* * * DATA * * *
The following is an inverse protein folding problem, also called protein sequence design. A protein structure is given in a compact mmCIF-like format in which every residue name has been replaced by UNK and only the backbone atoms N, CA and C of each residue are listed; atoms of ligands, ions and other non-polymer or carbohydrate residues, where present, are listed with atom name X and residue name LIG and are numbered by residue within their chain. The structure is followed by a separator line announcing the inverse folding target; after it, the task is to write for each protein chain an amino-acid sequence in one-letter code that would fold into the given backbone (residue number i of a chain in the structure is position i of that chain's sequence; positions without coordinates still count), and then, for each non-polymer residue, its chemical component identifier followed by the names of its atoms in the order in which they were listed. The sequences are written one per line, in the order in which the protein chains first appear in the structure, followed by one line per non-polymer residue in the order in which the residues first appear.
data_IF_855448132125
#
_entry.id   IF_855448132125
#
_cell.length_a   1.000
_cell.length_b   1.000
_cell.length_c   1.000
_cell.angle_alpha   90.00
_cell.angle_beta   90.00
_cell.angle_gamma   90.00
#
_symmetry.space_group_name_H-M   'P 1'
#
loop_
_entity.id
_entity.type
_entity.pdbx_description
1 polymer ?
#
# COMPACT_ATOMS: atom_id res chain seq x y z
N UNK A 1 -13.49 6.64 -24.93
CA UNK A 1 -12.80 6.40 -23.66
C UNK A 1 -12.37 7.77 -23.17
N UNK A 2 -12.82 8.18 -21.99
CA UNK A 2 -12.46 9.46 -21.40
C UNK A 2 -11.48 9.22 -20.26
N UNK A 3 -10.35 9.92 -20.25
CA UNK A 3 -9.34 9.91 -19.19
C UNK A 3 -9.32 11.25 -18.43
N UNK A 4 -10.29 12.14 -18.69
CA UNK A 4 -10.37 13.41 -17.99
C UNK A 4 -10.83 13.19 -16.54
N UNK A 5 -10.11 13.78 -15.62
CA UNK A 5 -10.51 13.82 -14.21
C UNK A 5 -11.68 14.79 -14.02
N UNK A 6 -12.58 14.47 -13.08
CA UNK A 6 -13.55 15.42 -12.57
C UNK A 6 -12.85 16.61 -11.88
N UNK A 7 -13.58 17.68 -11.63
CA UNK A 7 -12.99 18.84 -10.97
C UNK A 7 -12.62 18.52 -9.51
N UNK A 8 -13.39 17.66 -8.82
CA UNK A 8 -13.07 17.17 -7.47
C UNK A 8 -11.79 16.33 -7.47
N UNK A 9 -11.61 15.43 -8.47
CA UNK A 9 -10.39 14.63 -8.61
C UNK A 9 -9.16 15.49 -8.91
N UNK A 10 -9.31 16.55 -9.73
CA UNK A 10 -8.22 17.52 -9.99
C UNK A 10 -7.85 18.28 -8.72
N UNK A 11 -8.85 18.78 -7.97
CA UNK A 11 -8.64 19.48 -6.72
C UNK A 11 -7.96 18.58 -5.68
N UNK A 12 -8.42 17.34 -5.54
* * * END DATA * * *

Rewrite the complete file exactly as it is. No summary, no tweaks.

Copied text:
The following is an inverse protein folding problem, also called protein sequence design. A protein structure is given in a compact mmCIF-like format in which every residue name has been replaced by UNK and only the backbone atoms N, CA and C of each residue are listed; atoms of ligands, ions and other non-polymer or carbohydrate residues, where present, are listed with atom name X and residue name LIG and are numbered by residue within their chain. The structure is followed by a separator line announcing the inverse folding target; after it, the task is to write for each protein chain an amino-acid sequence in one-letter code that would fold into the given backbone (residue number i of a chain in the structure is position i of that chain's sequence; positions without coordinates still count), and then, for each non-polymer residue, its chemical component identifier followed by the names of its atoms in the order in which they were listed. The sequences are written one per line, in the order in which the protein chains first appear in the structure, followed by one line per non-polymer residue in the order in which the residues first appear.
data_IF_855448132125
#
_entry.id   IF_855448132125
#
_cell.length_a   1.000
_cell.length_b   1.000
_cell.length_c   1.000
_cell.angle_alpha   90.00
_cell.angle_beta   90.00
_cell.angle_gamma   90.00
#
_symmetry.space_group_name_H-M   'P 1'
#
loop_
_entity.id
_entity.type
_entity.pdbx_description
1 polymer ?
#
# COMPACT_ATOMS: atom_id res chain seq x y z
N UNK A 1 -13.49 6.64 -24.93
CA UNK A 1 -12.80 6.40 -23.66
C UNK A 1 -12.37 7.77 -23.17
N UNK A 2 -12.82 8.18 -21.99
CA UNK A 2 -12.46 9.46 -21.40
C UNK A 2 -11.48 9.22 -20.26
N UNK A 3 -10.35 9.92 -20.25
CA UNK A 3 -9.34 9.91 -19.19
C UNK A 3 -9.32 11.25 -18.43
N UNK A 4 -10.29 12.14 -18.69
CA UNK A 4 -10.37 13.41 -17.99
C UNK A 4 -10.83 13.19 -16.54
N UNK A 5 -10.11 13.78 -15.62
CA UNK A 5 -10.51 13.82 -14.21
C UNK A 5 -11.68 14.79 -14.02
N UNK A 6 -12.58 14.47 -13.08
CA UNK A 6 -13.55 15.42 -12.57
C UNK A 6 -12.85 16.61 -11.88
N UNK A 7 -13.58 17.68 -11.63
CA UNK A 7 -12.99 18.84 -10.97
C UNK A 7 -12.62 18.52 -9.51
N UNK A 8 -13.39 17.66 -8.82
CA UNK A 8 -13.07 17.17 -7.47
C UNK A 8 -11.79 16.33 -7.47
N UNK A 9 -11.61 15.43 -8.47
CA UNK A 9 -10.39 14.63 -8.61
C UNK A 9 -9.16 15.49 -8.91
N UNK A 10 -9.31 16.55 -9.73
CA UNK A 10 -8.22 17.52 -9.99
C UNK A 10 -7.85 18.28 -8.72
N UNK A 11 -8.85 18.78 -7.97
CA UNK A 11 -8.64 19.48 -6.72
C UNK A 11 -7.96 18.58 -5.68
N UNK A 12 -8.42 17.34 -5.54